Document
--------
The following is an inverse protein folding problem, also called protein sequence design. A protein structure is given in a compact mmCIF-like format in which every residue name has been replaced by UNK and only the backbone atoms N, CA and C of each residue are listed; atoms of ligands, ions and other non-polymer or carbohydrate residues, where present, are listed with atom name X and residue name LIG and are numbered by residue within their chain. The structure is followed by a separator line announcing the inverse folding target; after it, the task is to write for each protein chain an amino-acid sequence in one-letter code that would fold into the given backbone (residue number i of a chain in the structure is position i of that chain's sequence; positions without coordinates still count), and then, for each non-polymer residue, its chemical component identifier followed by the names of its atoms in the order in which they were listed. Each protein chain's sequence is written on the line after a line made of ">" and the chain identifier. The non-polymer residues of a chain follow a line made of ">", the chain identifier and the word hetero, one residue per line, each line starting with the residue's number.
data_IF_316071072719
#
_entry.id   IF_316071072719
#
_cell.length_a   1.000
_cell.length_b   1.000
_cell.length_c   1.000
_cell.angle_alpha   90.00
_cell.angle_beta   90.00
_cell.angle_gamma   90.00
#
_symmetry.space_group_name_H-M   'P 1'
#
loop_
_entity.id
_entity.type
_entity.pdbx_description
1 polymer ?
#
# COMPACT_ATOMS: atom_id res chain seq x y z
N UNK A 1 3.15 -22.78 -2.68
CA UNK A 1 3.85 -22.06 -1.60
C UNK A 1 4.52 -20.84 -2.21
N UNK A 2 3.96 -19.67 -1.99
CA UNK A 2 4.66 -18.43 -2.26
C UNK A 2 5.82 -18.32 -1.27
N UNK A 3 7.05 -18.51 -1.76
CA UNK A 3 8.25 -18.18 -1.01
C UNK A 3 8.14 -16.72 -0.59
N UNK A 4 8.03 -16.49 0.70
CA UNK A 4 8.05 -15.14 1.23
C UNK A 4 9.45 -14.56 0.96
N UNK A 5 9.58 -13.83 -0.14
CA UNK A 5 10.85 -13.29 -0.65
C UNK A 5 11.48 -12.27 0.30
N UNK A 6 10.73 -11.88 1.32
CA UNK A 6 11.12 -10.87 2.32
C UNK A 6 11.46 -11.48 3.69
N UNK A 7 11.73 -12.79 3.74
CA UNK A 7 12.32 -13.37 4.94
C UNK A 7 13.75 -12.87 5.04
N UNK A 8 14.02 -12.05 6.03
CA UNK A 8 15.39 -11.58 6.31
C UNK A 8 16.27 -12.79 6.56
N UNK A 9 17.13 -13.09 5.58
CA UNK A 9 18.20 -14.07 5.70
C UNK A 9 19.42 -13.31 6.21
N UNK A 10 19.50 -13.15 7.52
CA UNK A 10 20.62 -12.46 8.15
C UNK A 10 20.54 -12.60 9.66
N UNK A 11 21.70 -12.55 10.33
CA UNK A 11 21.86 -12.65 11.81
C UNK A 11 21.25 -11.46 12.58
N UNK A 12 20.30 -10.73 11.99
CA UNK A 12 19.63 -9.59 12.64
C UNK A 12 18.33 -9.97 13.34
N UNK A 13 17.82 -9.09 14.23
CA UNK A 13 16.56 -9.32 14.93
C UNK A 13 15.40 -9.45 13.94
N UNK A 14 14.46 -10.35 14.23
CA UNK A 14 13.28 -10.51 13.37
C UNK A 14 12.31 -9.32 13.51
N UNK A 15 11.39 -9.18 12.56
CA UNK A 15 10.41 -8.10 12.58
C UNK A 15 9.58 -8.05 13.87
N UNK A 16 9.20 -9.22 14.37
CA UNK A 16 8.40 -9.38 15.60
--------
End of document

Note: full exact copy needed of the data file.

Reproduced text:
The following is an inverse protein folding problem, also called protein sequence design. A protein structure is given in a compact mmCIF-like format in which every residue name has been replaced by UNK and only the backbone atoms N, CA and C of each residue are listed; atoms of ligands, ions and other non-polymer or carbohydrate residues, where present, are listed with atom name X and residue name LIG and are numbered by residue within their chain. The structure is followed by a separator line announcing the inverse folding target; after it, the task is to write for each protein chain an amino-acid sequence in one-letter code that would fold into the given backbone (residue number i of a chain in the structure is position i of that chain's sequence; positions without coordinates still count), and then, for each non-polymer residue, its chemical component identifier followed by the names of its atoms in the order in which they were listed. Each protein chain's sequence is written on the line after a line made of ">" and the chain identifier. The non-polymer residues of a chain follow a line made of ">", the chain identifier and the word hetero, one residue per line, each line starting with the residue's number.
data_IF_316071072719
#
_entry.id   IF_316071072719
#
_cell.length_a   1.000
_cell.length_b   1.000
_cell.length_c   1.000
_cell.angle_alpha   90.00
_cell.angle_beta   90.00
_cell.angle_gamma   90.00
#
_symmetry.space_group_name_H-M   'P 1'
#
loop_
_entity.id
_entity.type
_entity.pdbx_description
1 polymer ?
#
# COMPACT_ATOMS: atom_id res chain seq x y z
N UNK A 1 3.15 -22.78 -2.68
CA UNK A 1 3.85 -22.06 -1.60
C UNK A 1 4.52 -20.84 -2.21
N UNK A 2 3.96 -19.67 -1.99
CA UNK A 2 4.66 -18.43 -2.26
C UNK A 2 5.82 -18.32 -1.27
N UNK A 3 7.05 -18.51 -1.76
CA UNK A 3 8.25 -18.18 -1.01
C UNK A 3 8.14 -16.72 -0.59
N UNK A 4 8.03 -16.49 0.70
CA UNK A 4 8.05 -15.14 1.23
C UNK A 4 9.45 -14.56 0.96
N UNK A 5 9.58 -13.83 -0.14
CA UNK A 5 10.85 -13.29 -0.65
C UNK A 5 11.48 -12.27 0.30
N UNK A 6 10.73 -11.88 1.32
CA UNK A 6 11.12 -10.87 2.32
C UNK A 6 11.46 -11.48 3.69
N UNK A 7 11.73 -12.79 3.74
CA UNK A 7 12.32 -13.37 4.94
C UNK A 7 13.75 -12.87 5.04
N UNK A 8 14.02 -12.05 6.03
CA UNK A 8 15.39 -11.58 6.31
C UNK A 8 16.27 -12.79 6.56
N UNK A 9 17.13 -13.09 5.58
CA UNK A 9 18.20 -14.07 5.70
C UNK A 9 19.42 -13.31 6.21
N UNK A 10 19.50 -13.15 7.52
CA UNK A 10 20.62 -12.46 8.15
C UNK A 10 20.54 -12.60 9.66
N UNK A 11 21.70 -12.55 10.33
CA UNK A 11 21.86 -12.65 11.81
C UNK A 11 21.25 -11.46 12.58
N UNK A 12 20.30 -10.73 11.99
CA UNK A 12 19.63 -9.59 12.64
C UNK A 12 18.33 -9.97 13.34
N UNK A 13 17.82 -9.09 14.23
CA UNK A 13 16.56 -9.32 14.93
C UNK A 13 15.40 -9.45 13.94
N UNK A 14 14.46 -10.35 14.23
CA UNK A 14 13.28 -10.51 13.37
C UNK A 14 12.31 -9.32 13.51
N UNK A 15 11.39 -9.18 12.56
CA UNK A 15 10.41 -8.10 12.58
C UNK A 15 9.58 -8.05 13.87
N UNK A 16 9.20 -9.22 14.37
CA UNK A 16 8.40 -9.38 15.60